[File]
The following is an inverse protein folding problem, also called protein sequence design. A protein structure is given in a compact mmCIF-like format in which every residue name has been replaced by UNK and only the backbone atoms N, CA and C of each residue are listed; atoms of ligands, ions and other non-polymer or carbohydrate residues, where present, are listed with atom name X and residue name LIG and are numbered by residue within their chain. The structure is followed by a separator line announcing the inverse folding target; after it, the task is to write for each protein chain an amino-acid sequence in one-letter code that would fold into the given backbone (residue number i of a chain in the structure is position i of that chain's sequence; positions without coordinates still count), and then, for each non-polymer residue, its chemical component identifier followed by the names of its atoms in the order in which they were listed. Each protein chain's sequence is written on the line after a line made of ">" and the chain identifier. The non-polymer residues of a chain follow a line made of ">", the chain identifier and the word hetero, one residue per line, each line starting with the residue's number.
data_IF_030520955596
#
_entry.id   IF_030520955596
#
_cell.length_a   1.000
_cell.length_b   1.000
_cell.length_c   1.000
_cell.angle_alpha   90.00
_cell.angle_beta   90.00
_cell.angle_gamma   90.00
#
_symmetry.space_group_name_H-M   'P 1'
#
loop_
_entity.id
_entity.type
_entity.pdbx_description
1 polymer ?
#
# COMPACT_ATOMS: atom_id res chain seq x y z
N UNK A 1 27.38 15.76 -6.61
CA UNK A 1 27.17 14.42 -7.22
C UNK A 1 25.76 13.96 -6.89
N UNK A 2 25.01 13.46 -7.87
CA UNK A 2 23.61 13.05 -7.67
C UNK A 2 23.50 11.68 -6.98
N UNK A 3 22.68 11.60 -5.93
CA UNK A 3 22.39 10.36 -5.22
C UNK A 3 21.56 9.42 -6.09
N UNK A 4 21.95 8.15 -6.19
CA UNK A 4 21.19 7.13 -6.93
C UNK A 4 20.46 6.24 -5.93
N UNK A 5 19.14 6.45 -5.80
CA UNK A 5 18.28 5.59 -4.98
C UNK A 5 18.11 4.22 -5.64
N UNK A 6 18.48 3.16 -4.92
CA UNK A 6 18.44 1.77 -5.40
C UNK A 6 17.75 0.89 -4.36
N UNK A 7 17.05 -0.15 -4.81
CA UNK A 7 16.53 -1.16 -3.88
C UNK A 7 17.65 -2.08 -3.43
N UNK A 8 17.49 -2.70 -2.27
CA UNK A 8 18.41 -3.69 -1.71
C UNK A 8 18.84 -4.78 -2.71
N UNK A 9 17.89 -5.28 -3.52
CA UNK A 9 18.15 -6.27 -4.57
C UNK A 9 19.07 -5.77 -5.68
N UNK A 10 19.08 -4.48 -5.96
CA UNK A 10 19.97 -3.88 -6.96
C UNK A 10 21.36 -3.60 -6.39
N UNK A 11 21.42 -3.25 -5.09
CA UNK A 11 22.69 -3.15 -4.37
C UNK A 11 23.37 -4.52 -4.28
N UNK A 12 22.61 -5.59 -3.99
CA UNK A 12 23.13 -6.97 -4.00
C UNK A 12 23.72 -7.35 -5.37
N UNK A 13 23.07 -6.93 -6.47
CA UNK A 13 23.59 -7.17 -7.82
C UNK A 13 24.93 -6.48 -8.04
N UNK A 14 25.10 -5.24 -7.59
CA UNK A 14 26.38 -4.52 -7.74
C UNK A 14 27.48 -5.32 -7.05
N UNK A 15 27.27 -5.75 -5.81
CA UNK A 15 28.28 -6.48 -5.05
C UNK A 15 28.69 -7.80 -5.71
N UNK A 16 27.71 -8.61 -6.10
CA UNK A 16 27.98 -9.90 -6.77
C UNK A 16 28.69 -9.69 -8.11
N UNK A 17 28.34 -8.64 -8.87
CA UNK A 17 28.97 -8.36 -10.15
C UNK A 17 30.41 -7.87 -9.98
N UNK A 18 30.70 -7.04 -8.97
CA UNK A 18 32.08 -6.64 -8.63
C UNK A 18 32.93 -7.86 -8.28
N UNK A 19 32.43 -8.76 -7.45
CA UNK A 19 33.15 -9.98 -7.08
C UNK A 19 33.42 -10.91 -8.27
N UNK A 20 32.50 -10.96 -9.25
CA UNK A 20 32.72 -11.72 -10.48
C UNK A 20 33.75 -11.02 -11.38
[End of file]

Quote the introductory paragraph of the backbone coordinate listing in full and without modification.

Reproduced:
The following is an inverse protein folding problem, also called protein sequence design. A protein structure is given in a compact mmCIF-like format in which every residue name has been replaced by UNK and only the backbone atoms N, CA and C of each residue are listed; atoms of ligands, ions and other non-polymer or carbohydrate residues, where present, are listed with atom name X and residue name LIG and are numbered by residue within their chain. The structure is followed by a separator line announcing the inverse folding target; after it, the task is to write for each protein chain an amino-acid sequence in one-letter code that would fold into the given backbone (residue number i of a chain in the structure is position i of that chain's sequence; positions without coordinates still count), and then, for each non-polymer residue, its chemical component identifier followed by the names of its atoms in the order in which they were listed. Each protein chain's sequence is written on the line after a line made of ">" and the chain identifier. The non-polymer residues of a chain follow a line made of ">", the chain identifier and the word hetero, one residue per line, each line starting with the residue's number.